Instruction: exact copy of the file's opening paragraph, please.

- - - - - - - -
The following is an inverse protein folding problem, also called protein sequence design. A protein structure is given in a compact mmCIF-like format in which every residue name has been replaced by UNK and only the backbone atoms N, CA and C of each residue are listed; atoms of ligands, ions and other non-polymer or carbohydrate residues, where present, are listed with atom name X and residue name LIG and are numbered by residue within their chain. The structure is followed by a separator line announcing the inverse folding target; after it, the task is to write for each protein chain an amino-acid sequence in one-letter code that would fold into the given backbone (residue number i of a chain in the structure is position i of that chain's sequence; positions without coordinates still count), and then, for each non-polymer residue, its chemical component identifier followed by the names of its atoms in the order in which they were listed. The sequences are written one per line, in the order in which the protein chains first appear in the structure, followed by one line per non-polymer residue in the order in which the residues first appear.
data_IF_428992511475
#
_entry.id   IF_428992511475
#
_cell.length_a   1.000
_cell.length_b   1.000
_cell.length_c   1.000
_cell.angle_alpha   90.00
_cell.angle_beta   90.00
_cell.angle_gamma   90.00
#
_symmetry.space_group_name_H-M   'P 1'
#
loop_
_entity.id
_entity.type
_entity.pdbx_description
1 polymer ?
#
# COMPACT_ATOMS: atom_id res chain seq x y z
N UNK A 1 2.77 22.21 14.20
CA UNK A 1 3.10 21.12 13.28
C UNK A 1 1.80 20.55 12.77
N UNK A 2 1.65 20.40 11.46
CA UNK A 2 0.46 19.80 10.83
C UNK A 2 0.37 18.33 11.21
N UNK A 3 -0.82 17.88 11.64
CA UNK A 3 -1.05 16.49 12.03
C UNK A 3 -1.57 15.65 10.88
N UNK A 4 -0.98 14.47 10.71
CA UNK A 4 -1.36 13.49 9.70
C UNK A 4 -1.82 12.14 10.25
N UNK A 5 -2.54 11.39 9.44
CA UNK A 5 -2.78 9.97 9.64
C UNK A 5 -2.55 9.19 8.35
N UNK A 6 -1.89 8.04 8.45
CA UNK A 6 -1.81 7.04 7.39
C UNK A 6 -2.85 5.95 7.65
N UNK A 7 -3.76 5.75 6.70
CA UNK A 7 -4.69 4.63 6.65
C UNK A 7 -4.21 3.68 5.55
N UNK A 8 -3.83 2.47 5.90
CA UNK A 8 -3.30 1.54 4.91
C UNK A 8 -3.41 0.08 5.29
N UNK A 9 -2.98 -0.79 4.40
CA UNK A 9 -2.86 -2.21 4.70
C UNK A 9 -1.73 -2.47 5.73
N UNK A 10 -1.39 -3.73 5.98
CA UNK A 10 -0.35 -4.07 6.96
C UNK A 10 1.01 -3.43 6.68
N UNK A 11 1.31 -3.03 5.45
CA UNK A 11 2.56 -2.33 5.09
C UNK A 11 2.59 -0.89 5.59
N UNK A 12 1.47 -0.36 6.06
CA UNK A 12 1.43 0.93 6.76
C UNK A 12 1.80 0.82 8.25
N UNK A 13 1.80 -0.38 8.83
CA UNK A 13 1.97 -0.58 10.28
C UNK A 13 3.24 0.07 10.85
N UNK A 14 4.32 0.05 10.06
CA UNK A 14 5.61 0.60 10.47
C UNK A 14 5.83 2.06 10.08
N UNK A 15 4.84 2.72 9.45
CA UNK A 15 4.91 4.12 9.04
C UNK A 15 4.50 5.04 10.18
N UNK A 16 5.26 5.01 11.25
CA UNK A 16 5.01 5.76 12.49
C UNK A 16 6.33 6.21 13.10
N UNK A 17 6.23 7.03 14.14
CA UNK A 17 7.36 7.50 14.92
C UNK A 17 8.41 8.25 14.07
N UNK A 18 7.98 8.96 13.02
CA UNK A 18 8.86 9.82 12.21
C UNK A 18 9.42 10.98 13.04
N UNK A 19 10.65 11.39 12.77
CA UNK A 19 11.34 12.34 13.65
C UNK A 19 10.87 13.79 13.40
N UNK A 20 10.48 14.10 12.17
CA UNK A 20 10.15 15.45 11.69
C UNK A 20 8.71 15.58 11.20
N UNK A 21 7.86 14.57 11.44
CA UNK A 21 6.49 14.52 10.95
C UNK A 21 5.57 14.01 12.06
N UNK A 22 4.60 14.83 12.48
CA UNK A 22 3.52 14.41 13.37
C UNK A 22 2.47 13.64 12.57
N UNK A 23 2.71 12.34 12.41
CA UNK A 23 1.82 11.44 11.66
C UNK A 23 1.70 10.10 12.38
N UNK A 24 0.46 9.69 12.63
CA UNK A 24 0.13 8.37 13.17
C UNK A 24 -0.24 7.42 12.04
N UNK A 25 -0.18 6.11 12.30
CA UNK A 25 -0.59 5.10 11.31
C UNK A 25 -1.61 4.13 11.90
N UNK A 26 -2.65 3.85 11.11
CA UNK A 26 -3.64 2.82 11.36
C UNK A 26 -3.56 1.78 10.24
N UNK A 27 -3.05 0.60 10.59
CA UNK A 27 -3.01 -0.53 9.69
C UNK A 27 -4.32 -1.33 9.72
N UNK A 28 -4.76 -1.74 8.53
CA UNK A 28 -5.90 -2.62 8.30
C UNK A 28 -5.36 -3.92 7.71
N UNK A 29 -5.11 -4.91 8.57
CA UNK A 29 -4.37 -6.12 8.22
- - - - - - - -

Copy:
The following is an inverse protein folding problem, also called protein sequence design. A protein structure is given in a compact mmCIF-like format in which every residue name has been replaced by UNK and only the backbone atoms N, CA and C of each residue are listed; atoms of ligands, ions and other non-polymer or carbohydrate residues, where present, are listed with atom name X and residue name LIG and are numbered by residue within their chain. The structure is followed by a separator line announcing the inverse folding target; after it, the task is to write for each protein chain an amino-acid sequence in one-letter code that would fold into the given backbone (residue number i of a chain in the structure is position i of that chain's sequence; positions without coordinates still count), and then, for each non-polymer residue, its chemical component identifier followed by the names of its atoms in the order in which they were listed. The sequences are written one per line, in the order in which the protein chains first appear in the structure, followed by one line per non-polymer residue in the order in which the residues first appear.